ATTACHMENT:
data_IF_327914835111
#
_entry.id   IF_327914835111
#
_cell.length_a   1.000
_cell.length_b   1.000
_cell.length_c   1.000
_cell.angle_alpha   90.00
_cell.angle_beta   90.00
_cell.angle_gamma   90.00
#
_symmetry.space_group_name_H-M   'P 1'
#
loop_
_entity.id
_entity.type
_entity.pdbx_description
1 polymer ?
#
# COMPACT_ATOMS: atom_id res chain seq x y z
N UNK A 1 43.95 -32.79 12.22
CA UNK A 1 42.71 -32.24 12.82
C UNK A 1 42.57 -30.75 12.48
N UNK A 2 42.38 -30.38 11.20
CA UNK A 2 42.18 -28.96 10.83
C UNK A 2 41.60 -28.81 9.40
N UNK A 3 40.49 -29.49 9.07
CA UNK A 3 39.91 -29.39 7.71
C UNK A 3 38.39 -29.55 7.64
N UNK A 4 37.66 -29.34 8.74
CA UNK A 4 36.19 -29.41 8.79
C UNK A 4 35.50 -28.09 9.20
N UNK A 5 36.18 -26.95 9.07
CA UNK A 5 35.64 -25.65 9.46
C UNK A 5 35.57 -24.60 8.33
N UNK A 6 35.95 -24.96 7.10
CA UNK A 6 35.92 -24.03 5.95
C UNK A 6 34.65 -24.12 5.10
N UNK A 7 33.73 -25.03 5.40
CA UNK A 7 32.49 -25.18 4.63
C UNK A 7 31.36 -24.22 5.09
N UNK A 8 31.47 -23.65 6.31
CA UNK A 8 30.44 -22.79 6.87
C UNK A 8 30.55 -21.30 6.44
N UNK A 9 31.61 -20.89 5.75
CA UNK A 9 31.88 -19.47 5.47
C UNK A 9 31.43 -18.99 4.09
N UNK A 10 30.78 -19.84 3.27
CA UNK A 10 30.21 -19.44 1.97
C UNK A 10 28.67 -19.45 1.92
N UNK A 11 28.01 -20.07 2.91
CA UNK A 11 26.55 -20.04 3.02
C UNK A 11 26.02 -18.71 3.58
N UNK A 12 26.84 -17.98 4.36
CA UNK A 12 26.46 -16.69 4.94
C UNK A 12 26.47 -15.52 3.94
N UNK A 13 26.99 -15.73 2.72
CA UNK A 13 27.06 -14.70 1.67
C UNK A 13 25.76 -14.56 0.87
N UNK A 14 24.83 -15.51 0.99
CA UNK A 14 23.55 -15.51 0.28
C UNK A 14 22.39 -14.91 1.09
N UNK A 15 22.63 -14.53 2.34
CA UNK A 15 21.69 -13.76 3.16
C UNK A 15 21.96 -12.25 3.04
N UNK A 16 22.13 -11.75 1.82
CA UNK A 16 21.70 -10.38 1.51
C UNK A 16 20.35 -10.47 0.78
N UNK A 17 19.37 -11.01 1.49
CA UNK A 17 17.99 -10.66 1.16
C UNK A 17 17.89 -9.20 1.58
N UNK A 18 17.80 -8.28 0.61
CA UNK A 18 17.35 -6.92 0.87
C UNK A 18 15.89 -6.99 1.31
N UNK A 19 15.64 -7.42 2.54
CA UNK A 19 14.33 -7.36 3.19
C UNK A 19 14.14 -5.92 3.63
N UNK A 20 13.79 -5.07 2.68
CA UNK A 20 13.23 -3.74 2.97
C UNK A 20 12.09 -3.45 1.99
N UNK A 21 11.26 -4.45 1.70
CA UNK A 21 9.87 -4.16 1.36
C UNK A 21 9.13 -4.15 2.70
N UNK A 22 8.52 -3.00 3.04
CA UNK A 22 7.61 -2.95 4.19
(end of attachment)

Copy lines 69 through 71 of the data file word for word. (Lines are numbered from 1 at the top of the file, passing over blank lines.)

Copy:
N UNK A 17 19.37 -11.01 1.49
CA UNK A 17 17.99 -10.66 1.16
C UNK A 17 17.89 -9.20 1.58